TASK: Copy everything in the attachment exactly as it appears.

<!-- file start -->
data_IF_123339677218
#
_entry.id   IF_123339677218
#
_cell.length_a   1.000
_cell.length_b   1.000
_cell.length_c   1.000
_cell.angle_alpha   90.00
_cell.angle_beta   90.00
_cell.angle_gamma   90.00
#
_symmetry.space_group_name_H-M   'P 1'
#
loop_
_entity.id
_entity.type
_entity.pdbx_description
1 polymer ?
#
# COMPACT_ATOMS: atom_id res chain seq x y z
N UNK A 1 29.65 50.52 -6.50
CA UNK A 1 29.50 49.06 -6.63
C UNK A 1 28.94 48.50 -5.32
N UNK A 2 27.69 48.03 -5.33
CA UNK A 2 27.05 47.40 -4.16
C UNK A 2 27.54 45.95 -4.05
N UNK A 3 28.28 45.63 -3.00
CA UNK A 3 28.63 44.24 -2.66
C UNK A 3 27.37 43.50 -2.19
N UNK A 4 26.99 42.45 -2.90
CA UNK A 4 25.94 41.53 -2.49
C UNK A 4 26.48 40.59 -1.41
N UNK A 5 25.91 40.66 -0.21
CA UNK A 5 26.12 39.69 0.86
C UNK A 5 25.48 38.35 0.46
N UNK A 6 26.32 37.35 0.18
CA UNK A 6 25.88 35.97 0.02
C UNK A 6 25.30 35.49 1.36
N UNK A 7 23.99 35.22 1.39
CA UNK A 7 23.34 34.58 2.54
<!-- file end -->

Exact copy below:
data_IF_123339677218
#
_entry.id   IF_123339677218
#
_cell.length_a   1.000
_cell.length_b   1.000
_cell.length_c   1.000
_cell.angle_alpha   90.00
_cell.angle_beta   90.00
_cell.angle_gamma   90.00
#
_symmetry.space_group_name_H-M   'P 1'
#
loop_
_entity.id
_entity.type
_entity.pdbx_description
1 polymer ?
#
# COMPACT_ATOMS: atom_id res chain seq x y z
N UNK A 1 29.65 50.52 -6.50
CA UNK A 1 29.50 49.06 -6.63
C UNK A 1 28.94 48.50 -5.32
N UNK A 2 27.69 48.03 -5.33
CA UNK A 2 27.05 47.40 -4.16
C UNK A 2 27.54 45.95 -4.05
N UNK A 3 28.28 45.63 -3.00
CA UNK A 3 28.63 44.24 -2.66
C UNK A 3 27.37 43.50 -2.19
N UNK A 4 26.99 42.45 -2.90
CA UNK A 4 25.94 41.53 -2.49
C UNK A 4 26.48 40.59 -1.41
N UNK A 5 25.91 40.66 -0.21
CA UNK A 5 26.12 39.69 0.86
C UNK A 5 25.48 38.35 0.46
N UNK A 6 26.32 37.35 0.18
CA UNK A 6 25.88 35.97 0.02
C UNK A 6 25.30 35.49 1.36
N UNK A 7 23.99 35.22 1.39
CA UNK A 7 23.34 34.58 2.54